Feeling full can cue desire to eat more, study suggests

The findings suggest that internal, physical states can serve as contexts that cue specific learned behaviors.
By Amy Wallace  |  Oct. 2, 2017 at 9:46 AM
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Oct. 2 (UPI) -- New research with rats shows the cues people get to eat when hungry or stop when full can be reversed with conditioning.

The study, published Friday in Psychological Science, found internal, physical states can serve as contexts that cue specific learned behaviors.

"We already know that extreme diets are susceptible to fail. One reason might be that the inhibition of eating learned while dieters are hungry doesn't transfer well to a non-hungry state," Mark Bouton, a psychological scientist at the University of Vermont, said in a press release. "If so, dieters might 'relapse' to eating, or perhaps overeating, when they feel full again."

Researchers tested their theory on 32 Wistar rats by placing rats in a box that contained a lever, training them to receive a treat if they pressed the lever every day for 12 days -- even though the rats were already satiated. Then, for four more days, the rats were placed in the same box when they were hungry, but pressing the lever no longer produced treats.

The rats were conditioned to associate satiety with receiving food and hunger with receiving no food. When the rats were tested again, researchers found they pressed the lever far more often if they were full than if they were hungry, relapsing into seeking treats.

"Rats that learned to respond for highly palatable foods while they were full and then inhibited their behavior while hungry, tended to relapse when they were full again," Bouton said.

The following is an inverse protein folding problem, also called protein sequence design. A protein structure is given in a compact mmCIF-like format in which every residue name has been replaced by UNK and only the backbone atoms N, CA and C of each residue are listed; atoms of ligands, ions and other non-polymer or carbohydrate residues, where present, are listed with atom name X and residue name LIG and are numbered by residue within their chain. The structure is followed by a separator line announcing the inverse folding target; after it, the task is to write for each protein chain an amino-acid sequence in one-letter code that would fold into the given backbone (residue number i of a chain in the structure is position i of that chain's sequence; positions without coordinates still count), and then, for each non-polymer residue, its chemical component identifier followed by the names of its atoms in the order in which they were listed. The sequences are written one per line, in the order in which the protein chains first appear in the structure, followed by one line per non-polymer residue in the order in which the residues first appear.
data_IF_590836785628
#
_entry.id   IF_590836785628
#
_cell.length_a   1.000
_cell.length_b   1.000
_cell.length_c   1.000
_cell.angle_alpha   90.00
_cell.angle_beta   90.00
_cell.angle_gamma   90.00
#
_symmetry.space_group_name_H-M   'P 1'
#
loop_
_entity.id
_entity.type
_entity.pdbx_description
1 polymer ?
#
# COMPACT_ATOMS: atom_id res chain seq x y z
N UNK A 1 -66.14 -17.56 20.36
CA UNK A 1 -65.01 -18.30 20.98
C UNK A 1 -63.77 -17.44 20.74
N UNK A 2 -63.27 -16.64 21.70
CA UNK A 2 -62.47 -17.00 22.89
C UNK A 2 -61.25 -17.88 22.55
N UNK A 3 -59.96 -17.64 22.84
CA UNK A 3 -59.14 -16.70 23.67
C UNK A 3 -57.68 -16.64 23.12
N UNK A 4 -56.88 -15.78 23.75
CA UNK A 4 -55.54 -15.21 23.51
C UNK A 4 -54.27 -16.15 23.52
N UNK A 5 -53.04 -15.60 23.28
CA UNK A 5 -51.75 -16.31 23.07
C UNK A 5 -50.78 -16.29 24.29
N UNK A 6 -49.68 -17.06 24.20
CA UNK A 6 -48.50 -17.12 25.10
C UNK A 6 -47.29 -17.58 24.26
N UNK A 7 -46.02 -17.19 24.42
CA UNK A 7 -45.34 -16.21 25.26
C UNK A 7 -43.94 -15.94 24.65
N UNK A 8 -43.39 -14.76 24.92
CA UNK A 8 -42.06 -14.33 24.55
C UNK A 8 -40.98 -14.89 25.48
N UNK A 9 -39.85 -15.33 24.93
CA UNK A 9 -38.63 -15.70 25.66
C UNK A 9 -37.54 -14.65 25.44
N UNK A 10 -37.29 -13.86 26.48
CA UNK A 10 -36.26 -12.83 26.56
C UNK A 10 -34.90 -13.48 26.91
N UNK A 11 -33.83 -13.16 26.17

The study showed the relapse pattern happened even when food was removed from the cage before both the learning and unlearning sessions, meaning that the rats' internal physical states and not the presence or absence of food was what cued the learned behavior.

The findings support the theory that hunger and satiety could be learned as contextual cues.

"A wide variety of stimuli can come to guide and promote specific behaviors through learning. For example, the sights, sounds, and the smell of your favorite restaurant might signal the availability of your favorite food, causing your mouth to water and ultimately guiding you to eat," Bouton said.

"Like sights, sounds, and smells, internal sensations can also come to guide behavior, usually in adaptive and useful ways: We learn to eat when we feel hunger, and learn to drink when we feel thirst. However, internal stimuli such as hunger or satiety may also promote behavior in ways that are not so adaptive."

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